Transgender Singer Accuses 'American Idol' of Trying to Exploit Him

Transgender Singer Accuses 'American Idol' of Trying to Exploit Him

American Idol has never been about the singing. It styled itself as a singing competition for years, but it's always been just a TV show. Its latest controversy proves it. 

Transgender singer Ryan Cassata took to Facebook on Thursday to share a disturbing interaction he recently had with representatives from the Fox show, a Billboard story released Tuesday reports. The show had recently reached out and begged Cassata to try out, not because they appreciated his talent, but because they wanted a transgender person to compete.

But according to Cassata, they were looking for a specific kind of transgender person.

"You don't want someone 'that people might make fun of, or [someone] who looks too much like they are men who transitioned to women, or look FAKE or GIMMICKY,'" Cassata quoted representatives of the show as saying in a Facebook post. "You said you don't want a transgender person 'WHO STICKS OUT LIKE A SORE THUMB.' You also referred to trans people as 'MEN IN DRESSES' and 'TRANSGENDERS.' That is very ignorant, and transphobic."

But Cassata refuses to be that "TOKEN TRANS person for America to gossip about, to hype up the show." 

Greasy: "American Idol isn't punk rock, punk rock is about being honest, and American Idol isn't honest. It's mostly pre-casted, and deep down, it probably isn't even about singing anymore," his post reads. Cassata would know better than most. He competed on the show last year, at the show's request, but got cut because he wasn't "contemporary enough." But now that transgender issues are "trendy" topics, he appears to be what they're looking for.

"I was contacted again in June after Caitlyn Jenner was in the media, and the first thing they said to me is, 'We want a transgender person on this show,'" Cassata told Billboard. "They don't want a singer and transgender; they want someone that's transgender and a singer, and that's not the right reason to go on the show. So now I'm 'contemporary enough' because being trans is such a hot-button issue in the media right now."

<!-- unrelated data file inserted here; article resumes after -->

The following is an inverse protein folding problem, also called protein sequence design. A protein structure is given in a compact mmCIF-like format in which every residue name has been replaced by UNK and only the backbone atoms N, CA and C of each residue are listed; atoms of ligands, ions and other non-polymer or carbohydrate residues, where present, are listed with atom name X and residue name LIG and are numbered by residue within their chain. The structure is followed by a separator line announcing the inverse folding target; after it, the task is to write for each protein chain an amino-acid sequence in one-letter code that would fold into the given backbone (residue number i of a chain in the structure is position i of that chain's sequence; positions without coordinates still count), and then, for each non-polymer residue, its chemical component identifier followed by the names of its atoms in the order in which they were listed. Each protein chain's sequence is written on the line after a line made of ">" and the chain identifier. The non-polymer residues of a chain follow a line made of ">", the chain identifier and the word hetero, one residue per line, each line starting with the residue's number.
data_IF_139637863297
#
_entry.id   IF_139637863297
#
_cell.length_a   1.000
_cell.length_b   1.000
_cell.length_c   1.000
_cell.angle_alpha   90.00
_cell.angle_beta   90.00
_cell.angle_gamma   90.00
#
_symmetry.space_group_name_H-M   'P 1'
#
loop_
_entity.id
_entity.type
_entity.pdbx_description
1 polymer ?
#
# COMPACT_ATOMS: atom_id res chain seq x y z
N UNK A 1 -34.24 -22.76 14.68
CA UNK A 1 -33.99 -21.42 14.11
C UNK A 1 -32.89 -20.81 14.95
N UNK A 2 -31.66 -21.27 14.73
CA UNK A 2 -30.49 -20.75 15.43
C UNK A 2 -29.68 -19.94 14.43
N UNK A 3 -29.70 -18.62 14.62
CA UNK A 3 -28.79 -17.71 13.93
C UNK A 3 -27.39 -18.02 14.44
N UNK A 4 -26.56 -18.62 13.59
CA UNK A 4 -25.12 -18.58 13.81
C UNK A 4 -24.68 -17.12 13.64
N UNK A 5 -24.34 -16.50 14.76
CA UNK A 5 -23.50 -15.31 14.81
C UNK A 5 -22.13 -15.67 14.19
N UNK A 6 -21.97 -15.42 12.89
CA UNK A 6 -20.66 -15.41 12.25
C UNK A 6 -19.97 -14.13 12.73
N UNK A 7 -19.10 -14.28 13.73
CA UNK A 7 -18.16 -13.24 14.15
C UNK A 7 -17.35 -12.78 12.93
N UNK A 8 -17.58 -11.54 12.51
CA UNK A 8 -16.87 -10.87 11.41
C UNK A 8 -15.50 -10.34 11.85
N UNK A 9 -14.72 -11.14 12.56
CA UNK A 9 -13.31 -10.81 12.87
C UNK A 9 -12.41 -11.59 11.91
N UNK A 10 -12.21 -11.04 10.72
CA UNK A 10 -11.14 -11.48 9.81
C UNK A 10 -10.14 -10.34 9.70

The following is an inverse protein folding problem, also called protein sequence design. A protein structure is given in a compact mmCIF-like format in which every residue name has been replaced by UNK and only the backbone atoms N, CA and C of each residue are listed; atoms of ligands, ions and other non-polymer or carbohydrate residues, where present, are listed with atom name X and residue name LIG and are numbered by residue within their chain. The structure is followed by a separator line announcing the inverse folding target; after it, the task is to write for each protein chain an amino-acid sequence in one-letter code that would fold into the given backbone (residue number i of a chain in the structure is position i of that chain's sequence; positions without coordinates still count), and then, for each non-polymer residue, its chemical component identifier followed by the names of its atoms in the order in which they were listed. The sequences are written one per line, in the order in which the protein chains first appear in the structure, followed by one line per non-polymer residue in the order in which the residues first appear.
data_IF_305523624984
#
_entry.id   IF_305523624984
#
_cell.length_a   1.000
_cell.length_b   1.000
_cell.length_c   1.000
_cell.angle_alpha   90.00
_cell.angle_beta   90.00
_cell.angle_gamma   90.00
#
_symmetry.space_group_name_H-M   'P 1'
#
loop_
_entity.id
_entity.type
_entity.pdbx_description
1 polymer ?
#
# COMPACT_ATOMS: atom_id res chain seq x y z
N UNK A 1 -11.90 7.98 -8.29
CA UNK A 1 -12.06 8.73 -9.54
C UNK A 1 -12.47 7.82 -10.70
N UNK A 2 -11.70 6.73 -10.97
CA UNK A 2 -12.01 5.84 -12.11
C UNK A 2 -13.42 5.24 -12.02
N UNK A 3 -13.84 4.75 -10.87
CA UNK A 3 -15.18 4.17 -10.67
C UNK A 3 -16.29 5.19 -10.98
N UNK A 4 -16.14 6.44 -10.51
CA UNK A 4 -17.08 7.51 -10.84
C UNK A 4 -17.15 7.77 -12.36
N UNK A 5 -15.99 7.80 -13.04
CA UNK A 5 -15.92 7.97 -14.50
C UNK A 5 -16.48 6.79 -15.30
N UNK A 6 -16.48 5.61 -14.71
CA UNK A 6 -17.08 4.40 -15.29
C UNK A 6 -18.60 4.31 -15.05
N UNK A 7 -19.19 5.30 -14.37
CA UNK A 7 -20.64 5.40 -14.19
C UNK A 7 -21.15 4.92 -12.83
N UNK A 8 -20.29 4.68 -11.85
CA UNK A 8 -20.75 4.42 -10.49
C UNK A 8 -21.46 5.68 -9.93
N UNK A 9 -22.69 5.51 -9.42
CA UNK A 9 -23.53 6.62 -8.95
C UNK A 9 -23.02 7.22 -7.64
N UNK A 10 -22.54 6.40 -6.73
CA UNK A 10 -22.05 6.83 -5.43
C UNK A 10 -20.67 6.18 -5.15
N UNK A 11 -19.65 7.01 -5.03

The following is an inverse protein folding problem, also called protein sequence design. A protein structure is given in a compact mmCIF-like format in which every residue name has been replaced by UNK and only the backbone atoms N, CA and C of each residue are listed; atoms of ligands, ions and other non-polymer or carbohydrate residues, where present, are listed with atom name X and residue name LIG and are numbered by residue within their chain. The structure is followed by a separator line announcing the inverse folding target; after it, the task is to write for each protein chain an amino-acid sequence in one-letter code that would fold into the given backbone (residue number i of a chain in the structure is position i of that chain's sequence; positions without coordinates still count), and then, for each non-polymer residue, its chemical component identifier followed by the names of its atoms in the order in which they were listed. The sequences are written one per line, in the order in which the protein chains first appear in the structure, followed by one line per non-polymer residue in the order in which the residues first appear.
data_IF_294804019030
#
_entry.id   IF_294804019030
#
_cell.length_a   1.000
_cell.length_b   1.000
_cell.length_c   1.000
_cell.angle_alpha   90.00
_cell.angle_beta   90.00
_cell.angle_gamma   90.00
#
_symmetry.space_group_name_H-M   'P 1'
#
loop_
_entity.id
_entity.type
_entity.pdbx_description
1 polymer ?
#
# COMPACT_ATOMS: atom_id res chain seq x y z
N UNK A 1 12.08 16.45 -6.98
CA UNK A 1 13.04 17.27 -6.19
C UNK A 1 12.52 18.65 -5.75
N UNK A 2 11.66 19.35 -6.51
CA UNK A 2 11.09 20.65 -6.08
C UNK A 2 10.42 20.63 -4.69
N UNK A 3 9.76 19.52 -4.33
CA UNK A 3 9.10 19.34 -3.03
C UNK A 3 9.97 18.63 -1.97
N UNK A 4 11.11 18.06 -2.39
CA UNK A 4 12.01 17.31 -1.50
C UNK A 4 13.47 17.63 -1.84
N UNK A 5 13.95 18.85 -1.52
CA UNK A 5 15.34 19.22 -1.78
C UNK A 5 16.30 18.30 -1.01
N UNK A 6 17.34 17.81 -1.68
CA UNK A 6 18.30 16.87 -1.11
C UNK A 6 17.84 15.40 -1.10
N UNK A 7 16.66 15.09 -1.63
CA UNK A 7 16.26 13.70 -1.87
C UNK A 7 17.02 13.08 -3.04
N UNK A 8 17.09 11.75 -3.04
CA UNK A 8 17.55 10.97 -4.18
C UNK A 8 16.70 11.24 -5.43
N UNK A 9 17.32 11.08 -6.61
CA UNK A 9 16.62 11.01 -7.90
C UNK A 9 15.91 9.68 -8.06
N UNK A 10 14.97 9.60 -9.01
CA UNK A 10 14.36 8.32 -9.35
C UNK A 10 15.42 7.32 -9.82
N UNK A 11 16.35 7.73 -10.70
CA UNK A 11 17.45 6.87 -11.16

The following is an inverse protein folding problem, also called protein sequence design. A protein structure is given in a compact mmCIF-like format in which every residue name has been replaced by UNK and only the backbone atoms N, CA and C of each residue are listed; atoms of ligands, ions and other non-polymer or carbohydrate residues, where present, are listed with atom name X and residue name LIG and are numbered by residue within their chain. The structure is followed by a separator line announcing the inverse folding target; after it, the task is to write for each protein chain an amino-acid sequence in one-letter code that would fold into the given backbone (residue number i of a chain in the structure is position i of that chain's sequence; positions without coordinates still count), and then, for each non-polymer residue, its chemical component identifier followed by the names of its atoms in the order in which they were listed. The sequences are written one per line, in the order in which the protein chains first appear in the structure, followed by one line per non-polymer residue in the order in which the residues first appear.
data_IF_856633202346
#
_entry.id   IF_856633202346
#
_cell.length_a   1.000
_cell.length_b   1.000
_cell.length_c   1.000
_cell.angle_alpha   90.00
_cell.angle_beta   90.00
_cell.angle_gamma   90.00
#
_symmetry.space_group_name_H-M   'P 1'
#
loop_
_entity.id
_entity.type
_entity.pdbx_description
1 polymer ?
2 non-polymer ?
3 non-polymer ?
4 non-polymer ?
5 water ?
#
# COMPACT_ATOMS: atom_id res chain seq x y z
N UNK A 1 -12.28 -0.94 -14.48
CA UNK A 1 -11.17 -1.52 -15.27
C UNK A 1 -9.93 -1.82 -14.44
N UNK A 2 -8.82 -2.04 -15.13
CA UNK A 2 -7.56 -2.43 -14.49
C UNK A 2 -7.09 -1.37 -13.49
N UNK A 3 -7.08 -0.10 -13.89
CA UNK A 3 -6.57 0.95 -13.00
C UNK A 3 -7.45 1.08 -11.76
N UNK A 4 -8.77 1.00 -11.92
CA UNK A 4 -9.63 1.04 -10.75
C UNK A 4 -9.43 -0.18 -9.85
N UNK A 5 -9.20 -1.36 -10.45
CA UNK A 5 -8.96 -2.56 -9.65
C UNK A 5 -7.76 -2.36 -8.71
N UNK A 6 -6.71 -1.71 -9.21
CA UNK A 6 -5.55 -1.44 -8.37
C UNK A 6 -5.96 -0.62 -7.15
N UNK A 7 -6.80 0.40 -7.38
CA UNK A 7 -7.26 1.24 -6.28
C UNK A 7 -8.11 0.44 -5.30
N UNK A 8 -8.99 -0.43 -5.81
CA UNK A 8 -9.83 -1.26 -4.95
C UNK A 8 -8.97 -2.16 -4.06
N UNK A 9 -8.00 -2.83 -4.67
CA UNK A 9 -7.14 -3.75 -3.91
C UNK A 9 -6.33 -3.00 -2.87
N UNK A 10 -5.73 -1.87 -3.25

Cassata further elaborated on what the show was looking for. "You told me that American Idol wants 'sexual BLONDE GIRLS who are DUMB' and 'BLACK GIRLS who are DRAMATIC.' That is sexist and racist," his statement reads. 

Source: Mic/Facebook
Source: Mic/Facebook

What do you have to say for yourself, American Idol? The show has responded to Cassata's claims, saying their reaching out had more to do with giving contestants a chance to see if their voices have improved. They did not directly address Cassata's claims of sexism and racism. 

"American Idol searches far and wide to ensure that talent in any part of the country has a chance to audition," the show said in a statement issued to Billboard. "Our audition team has often reached out to former participants to audition again. Many find that their voice improves over a year and they have greater success in their second or third attempt. American Idol is about finding great talent and the show welcomes diversity in its participants. We will look into the veracity of the statements in Ryan Cassata's open letter."

But Cassata doesn't need what American Idol is trying to offer. He's already working on his 10th album. He's performed on stages around the country, including the Vans Warped Tour in 2013 and 2014, after he won the tour's Battle of the Bands contest both years. He believes he's the first openly transgender person to play the Warped Tour.

Source: YouTube

Cassata says American Idol would try to exploit and control him if he agreed to take their stage. But the pop show is far from the only culprit. He says much of today's media is exploiting transgender communities right now, portraying only a narrow sliver of what transgender identities can look like. 

"It's a lot of exploitation, and most of the representation in the media right now is very binary and they are just showing gender as male and female and stereotypical feminine and very stereotypical masculine," he told Billboard. "They are not showing anyone in between, and there are so many people that are in between, and I am afraid that all of those people are left out and feel alone."

Similar criticisms were aimed at Vanity Fair following Caitlyn Jenner's cover for playing into a stereotypical, highly sexualized portrait of femininity. The way media reinforces these standards that persists across the space, and it doesn't seem like American Idol is going to be show to change them. But Cassata's public response helps us take that first step.

h/t Billboard